Fixing Ireland’s love-hate relationship with fish
Stefan Griesbach, the founder of Gannet Fishmongers in Galway, wants to ensure that fish is handled in the right way
Stephane Griesbach of Gannet Fishmongers: supplies about 40 restaurants and sells online directly to households
Stefan Griesbach has licence to be cross with his customers every now and again. Traditionally a fishmonger gets to vent. “It is said in France that the only person who could speak truthfully to the king were the fishmongers,” he says smiling. “Everybody else has to respect the king of France but the fishmongers or fishwives could say anything to him, just because we’re selling fish.”
Telling truths about fish in Ireland means grappling with our weird relationship with it. Some of us grew up holding our noses and eating fish as penance. Cheap flights brought us to European food markets to marvel at glistening displays of clear-eyed fish. We feed it to our kids frozen and breaded in bright orange crumb. And why is it still almost impossible to get just-landed catch unless you’re a chef or handy with a rod?
Griesbach’s fishing rod is gathering dust in the corner of his office in an industrial estate in Galway. “Oh once upon a time,” the Frenchman says wistfully when I ask if he gets out fishing much. He’s been in Ireland for 21 years, arriving in 1997 to work on a fish farm. After a couple of years he left the job, appalled at the practices he saw. His experience working in Paris fish shops got him work in Galway fish shops.
Then Seamus Sheridan offered him a pitch outside Sheridans shop in the Galway market 14 years ago. It took another two years to get an official stall and since then Griesbach has grown Gannet Fishmongers from market stalls to a wholesale business that supplies about 40 restaurants and employs 11 people. Since late last year he has been selling online direct to households. Customers order a minimum of €15 and collect their fish in food shops, butchers and markets in the west and midlands. Further afield there’s a €5 delivery fee. A weekly email tells you what’s “still swimming” and what’s in season , discounted or plentiful. About 90 per cent of what he sells comes from Irish waters.
So why is it so hard to get fresh fish in Ireland? “In France the fish keeps moving from the time it’s caught until the time it’s bought by the final consumer. Here the fish just stops. We leave it in the fridge for two days. The attitude is there’s no urgency. ‘It’ll be fine. It’ll be grand put some ice on it and leave it overnight.’ You have to be practical but then people fall into the habit of doing things that way so when someone like me says things have to be done different you’re a troublemaker.”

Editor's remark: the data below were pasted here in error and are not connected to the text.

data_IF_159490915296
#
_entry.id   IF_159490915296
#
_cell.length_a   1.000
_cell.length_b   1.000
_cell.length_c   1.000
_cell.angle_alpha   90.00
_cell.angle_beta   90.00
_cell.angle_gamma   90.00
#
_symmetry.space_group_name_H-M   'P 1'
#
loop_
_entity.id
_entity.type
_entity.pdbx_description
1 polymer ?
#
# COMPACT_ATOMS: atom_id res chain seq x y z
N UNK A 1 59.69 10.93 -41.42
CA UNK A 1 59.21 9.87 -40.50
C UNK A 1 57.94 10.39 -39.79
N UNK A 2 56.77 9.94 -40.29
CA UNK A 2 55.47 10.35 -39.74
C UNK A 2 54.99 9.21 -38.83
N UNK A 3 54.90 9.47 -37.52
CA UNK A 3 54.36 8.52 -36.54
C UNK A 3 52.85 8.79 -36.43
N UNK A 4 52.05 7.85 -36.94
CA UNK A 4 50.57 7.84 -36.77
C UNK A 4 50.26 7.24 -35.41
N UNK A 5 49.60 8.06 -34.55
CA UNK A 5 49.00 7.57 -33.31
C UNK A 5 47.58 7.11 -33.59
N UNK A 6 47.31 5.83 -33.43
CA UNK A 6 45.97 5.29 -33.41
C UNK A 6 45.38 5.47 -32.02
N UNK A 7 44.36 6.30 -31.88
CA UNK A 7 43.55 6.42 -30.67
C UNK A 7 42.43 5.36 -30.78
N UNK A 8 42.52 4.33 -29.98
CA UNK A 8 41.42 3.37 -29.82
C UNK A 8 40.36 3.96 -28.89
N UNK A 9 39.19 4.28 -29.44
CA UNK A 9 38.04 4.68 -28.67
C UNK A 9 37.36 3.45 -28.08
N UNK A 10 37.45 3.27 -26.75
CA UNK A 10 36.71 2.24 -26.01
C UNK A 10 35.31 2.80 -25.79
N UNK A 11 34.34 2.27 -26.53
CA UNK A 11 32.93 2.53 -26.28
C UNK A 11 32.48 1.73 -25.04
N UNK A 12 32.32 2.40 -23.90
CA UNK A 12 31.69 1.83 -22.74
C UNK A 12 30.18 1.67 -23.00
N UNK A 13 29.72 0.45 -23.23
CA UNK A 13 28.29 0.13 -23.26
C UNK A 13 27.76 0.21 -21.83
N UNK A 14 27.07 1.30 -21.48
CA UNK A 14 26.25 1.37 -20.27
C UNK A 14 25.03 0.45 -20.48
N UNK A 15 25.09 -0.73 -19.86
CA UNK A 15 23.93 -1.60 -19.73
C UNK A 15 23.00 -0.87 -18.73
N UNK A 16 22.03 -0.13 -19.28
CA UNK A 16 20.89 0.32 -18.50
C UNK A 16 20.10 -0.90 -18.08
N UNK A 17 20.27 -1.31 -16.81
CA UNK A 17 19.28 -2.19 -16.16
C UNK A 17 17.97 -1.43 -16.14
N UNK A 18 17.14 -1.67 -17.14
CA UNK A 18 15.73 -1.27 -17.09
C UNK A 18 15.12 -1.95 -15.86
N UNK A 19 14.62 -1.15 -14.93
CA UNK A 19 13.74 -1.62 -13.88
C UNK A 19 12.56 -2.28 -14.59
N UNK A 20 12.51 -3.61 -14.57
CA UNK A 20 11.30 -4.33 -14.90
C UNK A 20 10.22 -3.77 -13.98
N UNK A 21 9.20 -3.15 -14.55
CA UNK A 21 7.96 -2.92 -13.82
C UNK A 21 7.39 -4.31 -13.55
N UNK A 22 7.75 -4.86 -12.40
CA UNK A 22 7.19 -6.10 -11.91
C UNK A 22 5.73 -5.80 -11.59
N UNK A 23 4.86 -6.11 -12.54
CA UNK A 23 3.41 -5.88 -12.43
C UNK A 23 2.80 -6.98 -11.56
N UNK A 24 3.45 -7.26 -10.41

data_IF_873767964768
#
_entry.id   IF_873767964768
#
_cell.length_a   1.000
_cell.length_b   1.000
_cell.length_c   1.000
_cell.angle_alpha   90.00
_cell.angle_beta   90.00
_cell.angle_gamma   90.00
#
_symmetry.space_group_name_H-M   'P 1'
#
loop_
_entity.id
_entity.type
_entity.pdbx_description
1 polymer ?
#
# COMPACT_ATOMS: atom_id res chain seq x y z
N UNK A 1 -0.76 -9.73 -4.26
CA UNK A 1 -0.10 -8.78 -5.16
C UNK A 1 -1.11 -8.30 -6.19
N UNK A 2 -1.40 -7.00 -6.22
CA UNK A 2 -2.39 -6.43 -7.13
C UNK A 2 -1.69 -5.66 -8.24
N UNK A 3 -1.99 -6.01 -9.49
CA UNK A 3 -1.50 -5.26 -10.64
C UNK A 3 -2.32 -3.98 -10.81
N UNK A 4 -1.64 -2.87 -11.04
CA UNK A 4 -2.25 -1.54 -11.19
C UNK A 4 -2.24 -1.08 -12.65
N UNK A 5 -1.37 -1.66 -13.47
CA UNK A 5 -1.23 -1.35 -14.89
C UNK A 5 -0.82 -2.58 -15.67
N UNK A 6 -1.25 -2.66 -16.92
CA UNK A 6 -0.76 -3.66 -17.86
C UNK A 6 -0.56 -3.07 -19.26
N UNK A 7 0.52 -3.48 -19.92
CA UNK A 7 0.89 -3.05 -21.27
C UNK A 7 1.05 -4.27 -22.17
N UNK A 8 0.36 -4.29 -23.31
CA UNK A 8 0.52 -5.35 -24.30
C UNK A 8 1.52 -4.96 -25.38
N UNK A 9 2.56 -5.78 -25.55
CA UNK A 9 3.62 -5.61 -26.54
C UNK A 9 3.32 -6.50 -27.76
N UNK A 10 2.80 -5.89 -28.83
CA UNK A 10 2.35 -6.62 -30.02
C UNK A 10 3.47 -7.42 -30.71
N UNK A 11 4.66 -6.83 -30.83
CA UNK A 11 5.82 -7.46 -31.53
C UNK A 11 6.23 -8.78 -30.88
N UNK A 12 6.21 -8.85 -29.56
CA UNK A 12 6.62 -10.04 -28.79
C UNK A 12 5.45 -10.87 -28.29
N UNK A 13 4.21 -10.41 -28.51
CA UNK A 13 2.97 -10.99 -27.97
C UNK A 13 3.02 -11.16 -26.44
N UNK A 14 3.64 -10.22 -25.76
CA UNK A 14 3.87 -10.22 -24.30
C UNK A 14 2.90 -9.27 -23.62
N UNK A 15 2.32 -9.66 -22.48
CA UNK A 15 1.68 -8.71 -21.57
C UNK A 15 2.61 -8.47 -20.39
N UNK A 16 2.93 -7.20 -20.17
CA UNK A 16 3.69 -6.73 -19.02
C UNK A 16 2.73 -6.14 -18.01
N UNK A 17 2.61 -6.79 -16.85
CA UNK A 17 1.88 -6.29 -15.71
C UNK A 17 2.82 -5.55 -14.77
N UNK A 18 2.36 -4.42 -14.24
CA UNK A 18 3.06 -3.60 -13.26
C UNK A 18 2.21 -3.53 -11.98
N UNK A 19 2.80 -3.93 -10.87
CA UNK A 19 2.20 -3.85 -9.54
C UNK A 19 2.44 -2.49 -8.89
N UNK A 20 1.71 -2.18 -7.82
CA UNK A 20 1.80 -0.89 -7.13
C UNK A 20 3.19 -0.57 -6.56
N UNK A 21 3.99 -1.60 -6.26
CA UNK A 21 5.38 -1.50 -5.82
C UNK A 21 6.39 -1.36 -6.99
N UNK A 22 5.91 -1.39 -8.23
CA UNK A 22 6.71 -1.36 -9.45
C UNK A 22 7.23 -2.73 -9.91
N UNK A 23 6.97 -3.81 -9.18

So he tries to tell fishermen not to throw ice on red mullet and gurnard “because it burns the red colour. It goes from vivid red to pinkish. I say ‘c’mon guys you don’t put ice on fish like that’. They don’t appreciate me telling them.”
Another problem is the depth of the boxes used to pack fish. “Everybody in the industry is using those massive boxes, which is alright if you’re using them for big cod or big monkfish,” but smaller more delicate fish spoil and are damaged more easily in deep plastic boxes.
And where are the cooks going wrong? “Everybody’s overcooking their fish. I always overcooked my fish as well until I started to understand fish a bit better.” On the market stall when he’s asked to skin a piece of fish he’ll try and talk the customer into keeping the skin and turning it crispy with a couple of simple steps (not least because of the time and effort they put into scaling the fish so the skin is edible). “It’s a slow process, one customer at a time,” he says. It would be far quicker to just skin the fish. “But when they go home and they try that recipe then they trust me and the following time they come back and I can nudge them on to something different. Long term we’re not just making a sale.”
His office board is decorated with fish pictures painted by some of his four children, who range in age from 14 to six. He gave up smoking two years ago and has saved enough to bring the family on a visit to Japan later this year. It’s the holy land when it comes to respect for fish.
A few days after leaving Galway I click on the website and order ray wings, mackerel and some fresh tuna, a haul that comes to €26 including delivery (Gannet doesn’t have any Dublin food shops for click and collect in its network yet). We get three family meals and several cooked mackerel fillets for the freezer from the box. Griesbach includes a piece of albacore tuna smoked by Gerry Hasset from Achill island. It’s richly flavoured, almost hammy and soft, perfect for slicing over a winter salad. Hasset is the model for sourcing and handling fish and seafood, Griesbech explains because he has “a small restaurant, a small smokehouse and a small boat.”
He believes Gannet has changed the fish culture in Galway. One of his favourite fish pictures is a newspaper shot from Eyre Square. “It was taken during the fish strike seven, eight years ago when the fishermen came into the square and gave their fish away.” It shows a crowd grabbing whole fish, elbows out with a gimlet-eyed eagerness. “People say Irish people don’t like fish, don’t like their fish on the bone. But look all those people like fish.”
Stefan’s crispy-skin fish method
“Use a knife to push the moisture from the skin. Then salt the skin with fine salt. Leave the salt for half an hour (a bit like a cucumber to just extract the moisture). Wash off everything. Pat it dry. Heat your pan well. Use a dry pan or give it a little rub of oil just to grease it. It’s important to have a very hot pan. Put the fish in skin side down. Let it cook for a few minutes (until you see a centimetre of colour change on that side) then flip it around and finish it. Add a knob of butter at the very end and spoon it over the skin.”